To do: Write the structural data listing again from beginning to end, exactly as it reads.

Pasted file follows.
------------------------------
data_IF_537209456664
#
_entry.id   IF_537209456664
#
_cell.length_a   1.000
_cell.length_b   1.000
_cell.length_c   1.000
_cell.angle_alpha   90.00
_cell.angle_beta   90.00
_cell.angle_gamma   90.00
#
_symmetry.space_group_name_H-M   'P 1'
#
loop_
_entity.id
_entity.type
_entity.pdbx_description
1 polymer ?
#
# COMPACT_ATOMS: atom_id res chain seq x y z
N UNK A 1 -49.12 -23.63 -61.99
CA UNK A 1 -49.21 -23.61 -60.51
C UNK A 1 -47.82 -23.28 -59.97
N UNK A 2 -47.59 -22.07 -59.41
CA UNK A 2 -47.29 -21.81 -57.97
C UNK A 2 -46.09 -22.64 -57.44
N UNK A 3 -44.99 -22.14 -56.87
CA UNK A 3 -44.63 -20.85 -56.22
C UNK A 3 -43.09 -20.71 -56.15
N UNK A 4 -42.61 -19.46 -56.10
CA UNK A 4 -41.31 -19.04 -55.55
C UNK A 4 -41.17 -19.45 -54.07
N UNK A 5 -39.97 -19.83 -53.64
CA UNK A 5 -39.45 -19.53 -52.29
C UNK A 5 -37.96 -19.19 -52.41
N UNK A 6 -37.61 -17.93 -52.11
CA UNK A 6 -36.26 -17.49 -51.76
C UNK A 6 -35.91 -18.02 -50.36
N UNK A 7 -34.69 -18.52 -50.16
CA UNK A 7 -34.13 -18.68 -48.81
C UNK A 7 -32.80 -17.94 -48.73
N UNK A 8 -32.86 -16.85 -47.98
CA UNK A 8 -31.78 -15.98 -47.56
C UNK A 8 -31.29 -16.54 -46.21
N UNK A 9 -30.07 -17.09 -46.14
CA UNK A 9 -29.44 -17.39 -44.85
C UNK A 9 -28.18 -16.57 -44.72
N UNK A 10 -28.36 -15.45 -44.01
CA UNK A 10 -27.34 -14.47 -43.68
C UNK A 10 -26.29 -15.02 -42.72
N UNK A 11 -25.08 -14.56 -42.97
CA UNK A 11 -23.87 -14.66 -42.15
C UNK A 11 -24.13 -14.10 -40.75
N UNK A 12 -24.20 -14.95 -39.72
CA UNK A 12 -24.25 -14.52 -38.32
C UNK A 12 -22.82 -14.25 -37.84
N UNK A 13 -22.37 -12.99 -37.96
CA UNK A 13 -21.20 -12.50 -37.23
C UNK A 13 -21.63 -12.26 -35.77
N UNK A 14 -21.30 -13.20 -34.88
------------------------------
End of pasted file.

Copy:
data_IF_537209456664
#
_entry.id   IF_537209456664
#
_cell.length_a   1.000
_cell.length_b   1.000
_cell.length_c   1.000
_cell.angle_alpha   90.00
_cell.angle_beta   90.00
_cell.angle_gamma   90.00
#
_symmetry.space_group_name_H-M   'P 1'
#
loop_
_entity.id
_entity.type
_entity.pdbx_description
1 polymer ?
#
# COMPACT_ATOMS: atom_id res chain seq x y z
N UNK A 1 -49.12 -23.63 -61.99
CA UNK A 1 -49.21 -23.61 -60.51
C UNK A 1 -47.82 -23.28 -59.97
N UNK A 2 -47.59 -22.07 -59.41
CA UNK A 2 -47.29 -21.81 -57.97
C UNK A 2 -46.09 -22.64 -57.44
N UNK A 3 -44.99 -22.14 -56.87
CA UNK A 3 -44.63 -20.85 -56.22
C UNK A 3 -43.09 -20.71 -56.15
N UNK A 4 -42.61 -19.46 -56.10
CA UNK A 4 -41.31 -19.04 -55.55
C UNK A 4 -41.17 -19.45 -54.07
N UNK A 5 -39.97 -19.83 -53.64
CA UNK A 5 -39.45 -19.53 -52.29
C UNK A 5 -37.96 -19.19 -52.41
N UNK A 6 -37.61 -17.93 -52.11
CA UNK A 6 -36.26 -17.49 -51.76
C UNK A 6 -35.91 -18.02 -50.36
N UNK A 7 -34.69 -18.52 -50.16
CA UNK A 7 -34.13 -18.68 -48.81
C UNK A 7 -32.80 -17.94 -48.73
N UNK A 8 -32.86 -16.85 -47.98
CA UNK A 8 -31.78 -15.98 -47.56
C UNK A 8 -31.29 -16.54 -46.21
N UNK A 9 -30.07 -17.09 -46.14
CA UNK A 9 -29.44 -17.39 -44.85
C UNK A 9 -28.18 -16.57 -44.72
N UNK A 10 -28.36 -15.45 -44.01
CA UNK A 10 -27.34 -14.47 -43.68
C UNK A 10 -26.29 -15.02 -42.72
N UNK A 11 -25.08 -14.56 -42.97
CA UNK A 11 -23.87 -14.66 -42.15
C UNK A 11 -24.13 -14.10 -40.75
N UNK A 12 -24.20 -14.95 -39.72
CA UNK A 12 -24.25 -14.52 -38.32
C UNK A 12 -22.82 -14.25 -37.84
N UNK A 13 -22.37 -12.99 -37.96
CA UNK A 13 -21.20 -12.50 -37.23
C UNK A 13 -21.63 -12.26 -35.77
N UNK A 14 -21.30 -13.20 -34.88